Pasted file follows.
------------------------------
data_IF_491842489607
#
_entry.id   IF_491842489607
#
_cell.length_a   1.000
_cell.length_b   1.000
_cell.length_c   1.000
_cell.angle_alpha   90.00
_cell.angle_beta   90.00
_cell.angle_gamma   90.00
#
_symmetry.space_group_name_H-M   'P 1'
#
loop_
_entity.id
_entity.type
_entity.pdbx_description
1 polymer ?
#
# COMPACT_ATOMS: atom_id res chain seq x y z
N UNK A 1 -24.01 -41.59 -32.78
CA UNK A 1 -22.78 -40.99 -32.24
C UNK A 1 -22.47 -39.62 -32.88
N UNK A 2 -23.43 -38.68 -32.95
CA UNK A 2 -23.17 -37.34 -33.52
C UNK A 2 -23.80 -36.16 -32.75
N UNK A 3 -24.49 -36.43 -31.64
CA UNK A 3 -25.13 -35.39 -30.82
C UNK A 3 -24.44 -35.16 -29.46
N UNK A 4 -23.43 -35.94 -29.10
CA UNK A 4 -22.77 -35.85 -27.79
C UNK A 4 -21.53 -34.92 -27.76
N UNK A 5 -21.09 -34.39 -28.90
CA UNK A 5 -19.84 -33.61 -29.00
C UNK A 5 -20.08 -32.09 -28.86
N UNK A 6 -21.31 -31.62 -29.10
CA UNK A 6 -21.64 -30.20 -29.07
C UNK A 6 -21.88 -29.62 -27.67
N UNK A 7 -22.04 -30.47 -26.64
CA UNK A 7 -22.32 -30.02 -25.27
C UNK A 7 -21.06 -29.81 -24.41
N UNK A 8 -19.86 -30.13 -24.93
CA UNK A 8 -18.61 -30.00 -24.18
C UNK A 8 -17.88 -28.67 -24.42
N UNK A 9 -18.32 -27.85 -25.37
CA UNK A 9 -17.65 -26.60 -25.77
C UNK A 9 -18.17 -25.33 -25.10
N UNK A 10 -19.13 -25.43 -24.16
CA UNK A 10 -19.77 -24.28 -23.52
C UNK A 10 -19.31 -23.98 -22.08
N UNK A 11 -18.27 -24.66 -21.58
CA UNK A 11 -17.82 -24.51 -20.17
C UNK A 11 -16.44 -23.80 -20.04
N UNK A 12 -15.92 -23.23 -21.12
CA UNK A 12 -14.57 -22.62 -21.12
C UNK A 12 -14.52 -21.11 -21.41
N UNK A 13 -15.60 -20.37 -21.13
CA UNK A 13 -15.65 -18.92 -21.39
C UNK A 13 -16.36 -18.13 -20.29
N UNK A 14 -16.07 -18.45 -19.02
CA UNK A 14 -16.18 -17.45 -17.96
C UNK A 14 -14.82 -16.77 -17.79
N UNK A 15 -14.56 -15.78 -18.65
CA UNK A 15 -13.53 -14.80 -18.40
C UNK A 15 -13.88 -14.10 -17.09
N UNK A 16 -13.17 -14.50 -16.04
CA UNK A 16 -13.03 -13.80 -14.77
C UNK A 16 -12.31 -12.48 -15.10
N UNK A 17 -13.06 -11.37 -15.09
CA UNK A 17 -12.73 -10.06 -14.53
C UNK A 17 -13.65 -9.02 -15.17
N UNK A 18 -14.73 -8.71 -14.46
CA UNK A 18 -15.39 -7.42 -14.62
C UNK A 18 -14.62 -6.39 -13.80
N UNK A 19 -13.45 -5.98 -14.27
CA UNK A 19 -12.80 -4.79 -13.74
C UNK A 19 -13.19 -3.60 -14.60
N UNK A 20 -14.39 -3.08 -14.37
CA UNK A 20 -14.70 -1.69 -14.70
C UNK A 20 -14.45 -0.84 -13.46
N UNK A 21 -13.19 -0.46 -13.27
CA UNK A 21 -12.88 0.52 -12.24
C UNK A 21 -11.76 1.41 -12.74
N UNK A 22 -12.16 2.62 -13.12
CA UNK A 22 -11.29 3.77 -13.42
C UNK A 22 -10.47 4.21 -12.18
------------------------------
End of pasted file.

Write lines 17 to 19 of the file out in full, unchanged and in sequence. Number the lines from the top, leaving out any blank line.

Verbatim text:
_entity.pdbx_description
1 polymer ?
#